In light of the presidential election, the topic of diversity is more salient than ever. Elect a black man or, possibly, a woman for president? Fast Company partially tackled the issue in its cover story on the brand of Obama. This particular passage got me thinking:
“… With census data projecting that 40% of Americans will be nonwhite by 2010, businessleaders who are charged with inspiring and attracting the best talent and satisfying an increasingly diverse pool of shareholders may soon find that diversity is a business imperative.”
Diversity as a business imperative – if that’s your aim, just how do you become more diverse?
I’ve been around the block just long enough now that I’ve had the opportunity to get involved in the kickoff of several diversity initiatives with several different organizations. And I can’t say I’ve necessarily loved ‘em. I don’t get gung-ho when people start talking about wanting to get some more diversity in the door – as a matter of fact, I want to run and hide as soon as the discussion starts. But before you get on my case and start screaming about equal opportunity and whatnot, be forewarned: I’m a minority. And it’s not because I don’t think diversity is important or that I’d like to be surrounded by a workforce that is homogeneous… just hear me out on this one.
I’ve heard way too many times, at the kick off for diversity initiatives, the following question: “Where are we advertising our jobs?” As if the starting place for hiring more diverse candidates is to begin placing advertisements in newspapers or on websites that are targeted at minority groups. It’s at this point that I begin rolling my eyes, because advertisements are simply not enough. In fact, I kind of take offense to the fact that you think you can place an ad in my local Korean newspaper and think that this gesture is going to be enough to attract me. You’ve ignored me and my people all these years and didn’t give a damn about diversifying until now… and you think placing an ad is going to make the difference? It’s a weak attempt to reach out.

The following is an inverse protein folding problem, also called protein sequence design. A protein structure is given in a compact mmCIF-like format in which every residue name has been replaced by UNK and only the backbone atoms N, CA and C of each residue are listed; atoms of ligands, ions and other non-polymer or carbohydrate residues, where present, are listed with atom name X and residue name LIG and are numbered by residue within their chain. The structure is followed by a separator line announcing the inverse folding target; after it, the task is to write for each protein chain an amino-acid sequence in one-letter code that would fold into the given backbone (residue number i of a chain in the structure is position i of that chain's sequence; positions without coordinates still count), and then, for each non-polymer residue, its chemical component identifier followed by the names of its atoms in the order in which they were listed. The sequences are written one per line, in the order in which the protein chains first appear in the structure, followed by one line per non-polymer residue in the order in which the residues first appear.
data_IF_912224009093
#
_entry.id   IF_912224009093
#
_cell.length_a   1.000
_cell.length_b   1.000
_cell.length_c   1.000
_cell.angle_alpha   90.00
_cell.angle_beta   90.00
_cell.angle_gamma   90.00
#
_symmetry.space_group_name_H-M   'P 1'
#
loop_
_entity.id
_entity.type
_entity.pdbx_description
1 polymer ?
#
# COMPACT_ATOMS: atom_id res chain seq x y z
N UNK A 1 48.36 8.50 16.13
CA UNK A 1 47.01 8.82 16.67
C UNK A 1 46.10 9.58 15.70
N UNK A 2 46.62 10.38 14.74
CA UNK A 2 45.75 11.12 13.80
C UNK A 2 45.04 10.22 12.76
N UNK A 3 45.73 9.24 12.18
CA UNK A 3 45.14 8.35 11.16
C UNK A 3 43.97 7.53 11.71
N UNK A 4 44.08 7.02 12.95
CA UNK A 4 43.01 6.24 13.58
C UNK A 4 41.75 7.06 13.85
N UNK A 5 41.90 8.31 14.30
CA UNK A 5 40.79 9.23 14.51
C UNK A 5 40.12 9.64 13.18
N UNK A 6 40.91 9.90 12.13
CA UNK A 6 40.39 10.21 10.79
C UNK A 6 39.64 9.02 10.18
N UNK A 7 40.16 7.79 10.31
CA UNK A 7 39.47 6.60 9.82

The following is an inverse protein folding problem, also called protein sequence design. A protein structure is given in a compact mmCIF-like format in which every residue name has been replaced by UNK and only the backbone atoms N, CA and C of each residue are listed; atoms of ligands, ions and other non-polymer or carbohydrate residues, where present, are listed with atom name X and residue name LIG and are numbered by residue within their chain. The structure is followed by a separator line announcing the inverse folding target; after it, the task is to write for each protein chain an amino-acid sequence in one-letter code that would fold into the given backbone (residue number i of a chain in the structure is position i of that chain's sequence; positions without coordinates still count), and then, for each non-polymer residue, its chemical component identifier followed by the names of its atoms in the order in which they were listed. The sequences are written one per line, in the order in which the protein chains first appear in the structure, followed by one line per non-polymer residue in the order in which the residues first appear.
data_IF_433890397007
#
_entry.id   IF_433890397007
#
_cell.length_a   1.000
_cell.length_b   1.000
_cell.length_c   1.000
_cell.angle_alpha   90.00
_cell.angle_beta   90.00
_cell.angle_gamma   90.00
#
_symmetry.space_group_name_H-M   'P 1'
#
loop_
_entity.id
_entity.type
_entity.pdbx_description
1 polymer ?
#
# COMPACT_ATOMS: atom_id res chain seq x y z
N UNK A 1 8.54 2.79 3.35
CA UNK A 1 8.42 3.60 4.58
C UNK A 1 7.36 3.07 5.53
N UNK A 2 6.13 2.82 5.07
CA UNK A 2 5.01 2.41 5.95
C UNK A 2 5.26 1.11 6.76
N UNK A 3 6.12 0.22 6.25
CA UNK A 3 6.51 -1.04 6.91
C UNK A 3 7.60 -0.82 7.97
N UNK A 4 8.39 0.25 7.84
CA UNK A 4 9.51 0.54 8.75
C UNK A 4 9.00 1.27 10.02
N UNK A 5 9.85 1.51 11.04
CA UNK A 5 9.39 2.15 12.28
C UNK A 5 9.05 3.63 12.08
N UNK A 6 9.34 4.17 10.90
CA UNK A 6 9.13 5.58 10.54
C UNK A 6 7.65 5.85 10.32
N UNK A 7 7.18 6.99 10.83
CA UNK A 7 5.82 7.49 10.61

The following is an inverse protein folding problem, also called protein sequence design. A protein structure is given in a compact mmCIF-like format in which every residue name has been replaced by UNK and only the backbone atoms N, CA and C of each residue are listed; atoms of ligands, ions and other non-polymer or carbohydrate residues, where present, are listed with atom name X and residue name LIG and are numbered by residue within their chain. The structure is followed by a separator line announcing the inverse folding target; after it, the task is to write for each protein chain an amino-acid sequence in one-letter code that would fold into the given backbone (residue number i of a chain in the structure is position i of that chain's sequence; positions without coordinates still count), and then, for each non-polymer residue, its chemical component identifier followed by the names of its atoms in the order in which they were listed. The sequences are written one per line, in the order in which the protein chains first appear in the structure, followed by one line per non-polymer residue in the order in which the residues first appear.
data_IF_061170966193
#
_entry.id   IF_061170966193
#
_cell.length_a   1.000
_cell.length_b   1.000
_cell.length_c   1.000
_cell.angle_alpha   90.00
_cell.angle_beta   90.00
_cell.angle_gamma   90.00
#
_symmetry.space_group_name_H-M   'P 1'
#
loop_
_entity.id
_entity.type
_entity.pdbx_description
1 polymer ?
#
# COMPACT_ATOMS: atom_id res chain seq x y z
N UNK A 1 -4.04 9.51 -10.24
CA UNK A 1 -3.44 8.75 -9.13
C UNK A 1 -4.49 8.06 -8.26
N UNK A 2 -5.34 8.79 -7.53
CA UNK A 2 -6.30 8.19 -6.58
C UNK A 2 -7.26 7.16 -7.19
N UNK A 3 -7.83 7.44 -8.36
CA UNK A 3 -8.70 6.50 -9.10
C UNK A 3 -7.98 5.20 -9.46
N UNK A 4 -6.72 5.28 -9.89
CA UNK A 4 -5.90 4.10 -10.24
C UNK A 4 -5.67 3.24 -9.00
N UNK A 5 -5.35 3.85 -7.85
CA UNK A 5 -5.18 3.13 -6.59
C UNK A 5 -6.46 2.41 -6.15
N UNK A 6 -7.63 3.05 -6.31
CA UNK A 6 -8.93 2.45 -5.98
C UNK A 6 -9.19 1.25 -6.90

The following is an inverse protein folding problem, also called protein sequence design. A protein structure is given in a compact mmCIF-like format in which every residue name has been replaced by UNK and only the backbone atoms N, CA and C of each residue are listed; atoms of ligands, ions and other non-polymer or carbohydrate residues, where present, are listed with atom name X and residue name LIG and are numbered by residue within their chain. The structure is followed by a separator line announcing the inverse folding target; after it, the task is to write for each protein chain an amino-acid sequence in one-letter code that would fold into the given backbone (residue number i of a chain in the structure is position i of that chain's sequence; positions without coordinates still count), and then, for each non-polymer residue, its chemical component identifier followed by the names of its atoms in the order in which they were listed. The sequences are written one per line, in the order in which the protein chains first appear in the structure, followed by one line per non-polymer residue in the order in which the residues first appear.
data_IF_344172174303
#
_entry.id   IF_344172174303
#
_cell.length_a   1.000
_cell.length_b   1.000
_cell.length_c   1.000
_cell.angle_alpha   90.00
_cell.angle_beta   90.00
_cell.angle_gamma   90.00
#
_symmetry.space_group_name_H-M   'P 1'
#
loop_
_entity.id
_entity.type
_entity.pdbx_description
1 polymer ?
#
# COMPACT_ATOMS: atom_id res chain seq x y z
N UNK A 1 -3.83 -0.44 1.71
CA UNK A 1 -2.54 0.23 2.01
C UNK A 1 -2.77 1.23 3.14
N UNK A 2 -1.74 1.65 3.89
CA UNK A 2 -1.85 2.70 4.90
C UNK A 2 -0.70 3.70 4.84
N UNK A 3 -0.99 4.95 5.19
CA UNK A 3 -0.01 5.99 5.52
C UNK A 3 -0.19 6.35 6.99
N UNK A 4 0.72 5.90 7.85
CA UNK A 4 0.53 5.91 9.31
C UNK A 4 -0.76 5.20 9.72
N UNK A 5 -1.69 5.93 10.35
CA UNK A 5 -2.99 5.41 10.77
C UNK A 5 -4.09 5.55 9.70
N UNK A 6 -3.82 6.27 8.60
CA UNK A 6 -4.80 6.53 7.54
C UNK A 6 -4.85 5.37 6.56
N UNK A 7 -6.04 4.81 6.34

In order to be successful and lasting, diversity initiatives and outreach take a lot of work. It’s not something you can put a band-aid on and expect the problem to be fixed overnight. The environment has to be conditioned and reconditioned. You’re going to have to employ some really strategic and targeted retention tactics for your existing minority staff. There has to be the right amount of cultural sensitivity in place with non-minority staff. And recruiting efforts have to start at the grassroots level, particularly if minorities aren’t interested in or haven’t considered your industry. Placing ads is not enough.
Diversity as a business imperative – that’s a fair reason for wanting to mix your workforce up a bit. But if you’re not willing to put in the sweat equity to make it happen, then get ready to keep receiving the same ‘ole, same ‘ole job applicants.
Jessica Lee is a VP of TA at Marriott International where she leads a team that enables the company to think big, broad and boldly about all things talent acquisition and in effect, keeps them relevant and ahead of the curve in how they attract and acquire top talent. Don’t be fooled by that fancy pants title and description though, she’s still an everyday HR gal in the trenches at the core. SPHR certified, a decade and a half into trench HR life… she can whip up a corrective action plan or source for your purple squirrel in a heartbeat.
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